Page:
Kari Lake and Mark Finchem Appeal Judge’s Decision to Dismiss Their Electronic Voting Machines Lawsuit

Although the deadline for printing ballots for Arizona’s midterm election on Nov. 8 has passed, ending the time for litigation regarding items that must appear on the ballot, one lawsuit regarding the election continues to wind its way through the courts. After their lawsuit requesting the halting of electronic voting machines in the election was thrown out by an Obama-appointed trial court judge, U.S. District Judge John Tuchi, the attorneys for Trump-endorsed gubernatorial candidate Kari Lake and Trump-endorsed State Rep. Mark Finchem (R-Oro Valley), who is running for Arizona Secretary of State, filed a notice of appeal with the Ninth Circuit Court of Appeals.

Tuchi stated in his order dismissing the case that “speculative allegations that voting machines may be hackable are insufficient to establish an injury in fact,” it was too close to the election to file, and the lawsuit should have been filed in state court, not federal court. 

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U.S. Wins Appeal in Case to Extradite Wikileaks Founder Julian Assange

The U.S. won an appeal in its case to extradite Wikileaks founder Julian Assange from the United Kingdom.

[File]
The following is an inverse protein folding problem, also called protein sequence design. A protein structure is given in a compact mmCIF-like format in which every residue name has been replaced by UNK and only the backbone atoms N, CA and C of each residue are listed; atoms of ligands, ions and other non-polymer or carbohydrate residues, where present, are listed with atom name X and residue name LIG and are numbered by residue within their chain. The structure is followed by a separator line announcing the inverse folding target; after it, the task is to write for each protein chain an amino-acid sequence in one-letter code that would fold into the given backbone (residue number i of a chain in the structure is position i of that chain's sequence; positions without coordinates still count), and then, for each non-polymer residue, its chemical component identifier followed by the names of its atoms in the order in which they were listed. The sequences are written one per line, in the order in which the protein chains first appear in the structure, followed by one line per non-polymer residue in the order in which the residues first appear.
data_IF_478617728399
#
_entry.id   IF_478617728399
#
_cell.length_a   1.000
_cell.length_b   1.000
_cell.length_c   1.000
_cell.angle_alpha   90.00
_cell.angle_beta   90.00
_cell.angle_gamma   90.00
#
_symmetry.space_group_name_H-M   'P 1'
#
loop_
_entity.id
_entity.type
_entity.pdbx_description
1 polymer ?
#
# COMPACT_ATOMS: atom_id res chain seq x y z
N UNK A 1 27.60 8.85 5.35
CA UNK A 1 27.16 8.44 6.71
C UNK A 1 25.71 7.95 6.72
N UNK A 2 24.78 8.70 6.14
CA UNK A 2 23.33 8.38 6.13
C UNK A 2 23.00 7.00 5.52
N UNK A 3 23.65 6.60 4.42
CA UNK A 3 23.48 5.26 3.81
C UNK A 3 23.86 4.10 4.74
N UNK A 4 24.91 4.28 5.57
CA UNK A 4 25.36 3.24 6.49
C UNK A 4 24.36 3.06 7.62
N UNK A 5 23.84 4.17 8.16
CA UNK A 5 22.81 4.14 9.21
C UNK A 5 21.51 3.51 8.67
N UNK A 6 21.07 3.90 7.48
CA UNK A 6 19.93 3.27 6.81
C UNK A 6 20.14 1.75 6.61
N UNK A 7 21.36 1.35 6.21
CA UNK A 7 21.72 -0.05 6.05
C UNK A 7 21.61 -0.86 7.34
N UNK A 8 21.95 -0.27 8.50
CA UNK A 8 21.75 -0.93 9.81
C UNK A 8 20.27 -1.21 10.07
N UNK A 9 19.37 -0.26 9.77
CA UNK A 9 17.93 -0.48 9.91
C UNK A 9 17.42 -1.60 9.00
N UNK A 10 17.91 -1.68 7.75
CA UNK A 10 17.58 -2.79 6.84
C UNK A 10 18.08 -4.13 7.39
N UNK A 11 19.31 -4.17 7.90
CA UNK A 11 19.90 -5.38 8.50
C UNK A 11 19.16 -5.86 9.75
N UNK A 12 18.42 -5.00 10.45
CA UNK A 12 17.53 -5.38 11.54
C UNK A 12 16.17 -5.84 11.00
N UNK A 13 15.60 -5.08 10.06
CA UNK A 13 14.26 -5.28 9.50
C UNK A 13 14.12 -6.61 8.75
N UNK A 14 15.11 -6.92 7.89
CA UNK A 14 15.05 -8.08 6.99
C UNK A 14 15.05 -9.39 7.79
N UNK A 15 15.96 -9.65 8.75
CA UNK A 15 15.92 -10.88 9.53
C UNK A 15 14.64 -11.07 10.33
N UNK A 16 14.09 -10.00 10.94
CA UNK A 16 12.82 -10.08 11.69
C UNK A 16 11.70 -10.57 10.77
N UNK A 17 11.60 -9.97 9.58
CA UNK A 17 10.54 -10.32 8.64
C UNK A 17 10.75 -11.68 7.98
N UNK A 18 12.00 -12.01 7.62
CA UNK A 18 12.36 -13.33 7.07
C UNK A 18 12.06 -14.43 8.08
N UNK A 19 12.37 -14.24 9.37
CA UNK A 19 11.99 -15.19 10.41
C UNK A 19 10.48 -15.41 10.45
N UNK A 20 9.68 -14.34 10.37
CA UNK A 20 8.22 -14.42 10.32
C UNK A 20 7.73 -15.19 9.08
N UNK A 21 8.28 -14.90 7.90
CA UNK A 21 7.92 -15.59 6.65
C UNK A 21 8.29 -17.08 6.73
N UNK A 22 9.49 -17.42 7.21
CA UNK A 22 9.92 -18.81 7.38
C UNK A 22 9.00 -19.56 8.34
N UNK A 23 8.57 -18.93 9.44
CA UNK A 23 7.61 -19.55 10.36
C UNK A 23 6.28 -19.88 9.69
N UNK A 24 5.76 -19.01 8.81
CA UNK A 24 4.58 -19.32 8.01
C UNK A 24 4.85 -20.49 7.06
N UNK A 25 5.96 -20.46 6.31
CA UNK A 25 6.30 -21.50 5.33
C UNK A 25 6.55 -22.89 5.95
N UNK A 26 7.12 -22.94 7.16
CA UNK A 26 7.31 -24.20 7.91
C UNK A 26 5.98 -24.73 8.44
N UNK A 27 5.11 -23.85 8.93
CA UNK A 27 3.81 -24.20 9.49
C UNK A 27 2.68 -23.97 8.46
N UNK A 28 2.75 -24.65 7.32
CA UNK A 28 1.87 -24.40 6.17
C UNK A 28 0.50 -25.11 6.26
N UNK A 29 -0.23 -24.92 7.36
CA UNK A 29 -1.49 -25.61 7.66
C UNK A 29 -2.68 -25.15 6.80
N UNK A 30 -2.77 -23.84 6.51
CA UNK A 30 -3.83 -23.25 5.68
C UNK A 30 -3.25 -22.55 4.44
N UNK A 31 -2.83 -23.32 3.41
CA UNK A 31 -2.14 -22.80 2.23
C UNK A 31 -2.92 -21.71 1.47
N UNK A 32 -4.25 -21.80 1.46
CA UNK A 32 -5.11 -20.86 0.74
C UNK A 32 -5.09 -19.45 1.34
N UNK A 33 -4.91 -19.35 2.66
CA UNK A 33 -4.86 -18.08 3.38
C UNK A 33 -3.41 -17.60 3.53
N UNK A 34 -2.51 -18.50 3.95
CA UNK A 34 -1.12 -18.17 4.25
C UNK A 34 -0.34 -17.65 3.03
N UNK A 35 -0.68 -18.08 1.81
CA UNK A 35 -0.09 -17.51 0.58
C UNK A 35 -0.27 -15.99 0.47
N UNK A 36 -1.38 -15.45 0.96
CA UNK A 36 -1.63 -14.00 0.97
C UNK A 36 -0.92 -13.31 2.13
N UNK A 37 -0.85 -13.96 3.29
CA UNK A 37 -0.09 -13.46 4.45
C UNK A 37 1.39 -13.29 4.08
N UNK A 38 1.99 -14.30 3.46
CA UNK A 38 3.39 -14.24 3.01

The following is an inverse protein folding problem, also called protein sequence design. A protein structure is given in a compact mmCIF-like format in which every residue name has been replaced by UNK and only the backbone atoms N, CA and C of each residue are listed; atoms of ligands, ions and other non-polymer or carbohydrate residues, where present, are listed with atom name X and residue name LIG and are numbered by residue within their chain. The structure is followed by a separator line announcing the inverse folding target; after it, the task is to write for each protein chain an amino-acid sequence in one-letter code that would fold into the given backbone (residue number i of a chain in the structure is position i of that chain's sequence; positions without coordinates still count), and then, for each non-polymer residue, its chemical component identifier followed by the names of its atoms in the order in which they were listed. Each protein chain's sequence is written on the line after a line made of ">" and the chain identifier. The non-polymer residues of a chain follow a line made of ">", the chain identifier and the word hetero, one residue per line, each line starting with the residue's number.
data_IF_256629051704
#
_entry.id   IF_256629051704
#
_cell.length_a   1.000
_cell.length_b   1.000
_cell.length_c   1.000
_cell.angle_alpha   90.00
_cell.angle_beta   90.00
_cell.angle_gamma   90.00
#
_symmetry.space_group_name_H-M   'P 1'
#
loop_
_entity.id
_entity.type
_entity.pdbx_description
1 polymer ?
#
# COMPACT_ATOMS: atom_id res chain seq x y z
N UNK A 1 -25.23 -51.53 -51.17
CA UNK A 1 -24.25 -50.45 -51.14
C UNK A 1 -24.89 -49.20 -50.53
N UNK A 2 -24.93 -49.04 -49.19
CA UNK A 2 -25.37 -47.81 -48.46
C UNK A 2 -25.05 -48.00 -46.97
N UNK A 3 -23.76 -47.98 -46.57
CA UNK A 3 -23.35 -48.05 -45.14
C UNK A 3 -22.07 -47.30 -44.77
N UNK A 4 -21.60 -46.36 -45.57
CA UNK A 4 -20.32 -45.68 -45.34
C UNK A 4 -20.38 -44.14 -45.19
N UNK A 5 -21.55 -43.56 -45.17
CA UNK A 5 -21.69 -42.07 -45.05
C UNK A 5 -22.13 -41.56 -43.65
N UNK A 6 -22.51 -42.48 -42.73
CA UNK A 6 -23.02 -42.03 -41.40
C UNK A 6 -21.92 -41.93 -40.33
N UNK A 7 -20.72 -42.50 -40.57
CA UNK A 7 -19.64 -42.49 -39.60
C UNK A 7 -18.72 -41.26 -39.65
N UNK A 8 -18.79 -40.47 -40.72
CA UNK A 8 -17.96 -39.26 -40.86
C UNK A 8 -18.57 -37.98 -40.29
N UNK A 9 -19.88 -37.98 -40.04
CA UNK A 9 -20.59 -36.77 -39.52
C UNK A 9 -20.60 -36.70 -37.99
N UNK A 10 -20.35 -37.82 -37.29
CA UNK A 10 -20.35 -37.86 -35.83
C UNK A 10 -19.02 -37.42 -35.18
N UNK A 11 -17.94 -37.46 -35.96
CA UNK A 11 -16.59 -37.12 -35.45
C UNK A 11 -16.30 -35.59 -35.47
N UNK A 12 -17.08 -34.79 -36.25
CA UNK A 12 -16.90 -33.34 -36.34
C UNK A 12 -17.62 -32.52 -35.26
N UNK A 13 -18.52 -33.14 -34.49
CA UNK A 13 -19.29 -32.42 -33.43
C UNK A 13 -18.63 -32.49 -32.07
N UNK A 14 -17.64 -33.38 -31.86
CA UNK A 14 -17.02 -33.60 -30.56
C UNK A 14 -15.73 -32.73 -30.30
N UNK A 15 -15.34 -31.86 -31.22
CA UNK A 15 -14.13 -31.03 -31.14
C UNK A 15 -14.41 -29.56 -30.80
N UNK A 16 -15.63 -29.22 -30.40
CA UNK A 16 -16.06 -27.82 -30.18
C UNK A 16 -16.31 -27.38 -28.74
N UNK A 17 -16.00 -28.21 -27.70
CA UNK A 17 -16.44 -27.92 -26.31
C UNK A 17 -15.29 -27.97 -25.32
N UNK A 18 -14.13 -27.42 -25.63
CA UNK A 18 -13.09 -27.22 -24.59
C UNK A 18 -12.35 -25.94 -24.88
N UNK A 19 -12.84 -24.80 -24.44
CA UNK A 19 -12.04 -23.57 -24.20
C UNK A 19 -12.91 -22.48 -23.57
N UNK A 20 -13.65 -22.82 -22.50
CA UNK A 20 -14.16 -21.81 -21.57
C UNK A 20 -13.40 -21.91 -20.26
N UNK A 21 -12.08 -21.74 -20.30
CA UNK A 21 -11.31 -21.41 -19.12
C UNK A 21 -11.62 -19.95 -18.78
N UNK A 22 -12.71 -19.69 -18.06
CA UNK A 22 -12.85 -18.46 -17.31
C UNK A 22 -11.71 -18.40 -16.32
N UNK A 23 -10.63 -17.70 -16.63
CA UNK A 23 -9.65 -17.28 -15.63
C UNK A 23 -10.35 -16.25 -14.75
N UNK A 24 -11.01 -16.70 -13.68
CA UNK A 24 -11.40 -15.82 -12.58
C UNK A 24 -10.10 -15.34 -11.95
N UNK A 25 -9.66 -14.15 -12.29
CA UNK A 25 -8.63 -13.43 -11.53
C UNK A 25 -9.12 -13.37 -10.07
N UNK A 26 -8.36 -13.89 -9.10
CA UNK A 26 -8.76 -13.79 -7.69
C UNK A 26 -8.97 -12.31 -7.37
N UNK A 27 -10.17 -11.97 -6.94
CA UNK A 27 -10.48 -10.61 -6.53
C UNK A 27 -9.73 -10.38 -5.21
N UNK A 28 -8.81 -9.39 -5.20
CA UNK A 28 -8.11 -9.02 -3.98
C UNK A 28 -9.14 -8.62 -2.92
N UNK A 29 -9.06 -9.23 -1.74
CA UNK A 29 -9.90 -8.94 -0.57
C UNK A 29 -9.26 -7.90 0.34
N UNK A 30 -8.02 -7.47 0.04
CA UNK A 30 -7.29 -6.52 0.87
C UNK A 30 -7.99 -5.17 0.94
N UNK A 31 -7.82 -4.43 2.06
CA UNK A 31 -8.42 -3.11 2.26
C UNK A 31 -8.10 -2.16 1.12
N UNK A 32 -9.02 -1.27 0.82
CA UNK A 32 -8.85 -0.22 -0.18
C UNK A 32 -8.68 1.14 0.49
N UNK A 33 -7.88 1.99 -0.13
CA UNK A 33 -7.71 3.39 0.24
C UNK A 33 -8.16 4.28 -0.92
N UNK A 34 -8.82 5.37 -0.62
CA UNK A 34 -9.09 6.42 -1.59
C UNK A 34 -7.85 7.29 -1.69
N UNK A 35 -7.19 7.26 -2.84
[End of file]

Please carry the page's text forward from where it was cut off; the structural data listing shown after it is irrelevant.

The U.K.’s High Court ruled Friday that Assange could be returned to the U.S. where he will face multiple charges related to espionage and hacking, reversing a lower court’s decision blocking his extradition.

Assange’s fiancee Stella Morris said she plans to appeal the decision as soon as possible, calling the decision a “grave miscarriage of justice,” CNBC reported.

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Federal Appeals Court to Hear Democrats’ Challenge over Order of Candidates on Arizona Ballots

Democrats may be getting somewhere with their lawsuit changing the order of candidates listed on ballots in Arizona, which happens to favor Republicans. The 9th Circuit Court of Appeals has agreed to hear a lawsuit from multiple Democratic groups challenging an Arizona law which requires candidates from the party which won the last gubernatorial election to be placed first on ballots. Since Republicans win more Arizona gubernatorial races, their candidates end up at the top of the ballot more often.

The Democratic Senatorial Campaign Committee, which is behind the lawsuits, pointed out how the law worked out in Arizona’s 2020 election, since Republican Doug Ducey won the previous gubernatorial election. “In Arizona, the Republican candidate will be listed first in 11 of the state’s 15 counties, where that 80 percent of the state’s population lives.”

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